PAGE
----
“According to statistics by the Nigerian Maritime Administration and Safety Agency (NIMASA), we have about 722 of 100 tonnage and above. While we celebrate the fact that we are recognised by UNCTAD, if you look at the dwt of the foreign-registered vessels by Nigerians, you would realise that it is higher than the vessels currently flagged Nigeria. So, we have to address the issues that make Nigerians register their vessels in other nations.”
She said that there is a need for Nigeria to have a plan to grow the national fleet, adding that the nation should aspire to reserve a percentage of wet and bulk cargoes for indigenous ship owners.
“Nigeria should have a target to carry a certain percentage of Africa’s trade and world trade in 10 years’ time. Nigerian-flagged ships should constitute one percent to two percent or more of the global fleet and not a paltry 0.2 percent,” she said.
According to her, there is a need for the government to take a central position to prioritize maritime transportation in national economic development.
While commending the fiscal and tax incentives for several sectors in the Vision 2020 economic development strategy, she hinted that maritime transport wasn’t captured in the plan, hence, no fiscal incentive or tax exemption was provided.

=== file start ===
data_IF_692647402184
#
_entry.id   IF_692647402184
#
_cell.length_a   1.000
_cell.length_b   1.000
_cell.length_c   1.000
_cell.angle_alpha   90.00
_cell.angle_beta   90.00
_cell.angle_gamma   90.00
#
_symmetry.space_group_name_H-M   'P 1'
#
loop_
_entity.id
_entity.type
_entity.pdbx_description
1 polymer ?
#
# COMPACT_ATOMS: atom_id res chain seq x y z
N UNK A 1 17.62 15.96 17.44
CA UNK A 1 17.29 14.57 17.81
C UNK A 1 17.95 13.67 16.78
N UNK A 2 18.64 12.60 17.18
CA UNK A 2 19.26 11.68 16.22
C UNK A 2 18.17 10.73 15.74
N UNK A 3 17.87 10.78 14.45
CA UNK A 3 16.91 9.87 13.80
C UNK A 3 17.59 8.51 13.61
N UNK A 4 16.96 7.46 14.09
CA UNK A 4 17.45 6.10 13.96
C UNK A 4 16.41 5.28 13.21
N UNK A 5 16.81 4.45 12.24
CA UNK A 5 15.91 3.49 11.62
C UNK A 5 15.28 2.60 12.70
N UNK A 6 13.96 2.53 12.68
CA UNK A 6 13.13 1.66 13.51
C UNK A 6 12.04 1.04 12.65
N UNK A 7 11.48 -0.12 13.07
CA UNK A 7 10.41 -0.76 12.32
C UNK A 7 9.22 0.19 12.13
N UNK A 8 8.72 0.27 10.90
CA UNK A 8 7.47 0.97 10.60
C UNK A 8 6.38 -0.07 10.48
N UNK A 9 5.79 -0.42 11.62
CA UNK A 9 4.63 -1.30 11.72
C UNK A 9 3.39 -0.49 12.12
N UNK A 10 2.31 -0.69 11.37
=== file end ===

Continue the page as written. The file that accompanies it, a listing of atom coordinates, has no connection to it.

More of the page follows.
“Some of the incentives provided in the Vision 2020 framework include; zero import duty on commercial aircraft, zero import duties on equipment and machinery for agriculture, power and mineral mining, exemption of profit on agriculture and manufacturing, exemption of dividend from tax on agriculture and LNG, among others,” she added.
She emphasised that ship-owners should enjoy zero import duties on ships to be registered in Nigeria, ship parts should also enjoy zero duties.
She also argued that a holistic strategy would be needed to boost fleet expansion as Ministries, Departments and Agencies’ (MDAs) cargoes should prioritise indigenous shipping companies, especially for cargoes that require Central Bank of Nigeria (CBN) approval for forex.
Also speaking at the event, the Executive Secretary of Nigerian Shippers’ Council (NSC), Mr. Hassan Bello, insisted that a viable national fleet should be private sector-driven. He noted that the Committee has been under pressure to speedily bring up something to serve as a national fleet but the team chose the path that would address the numerous policy issues.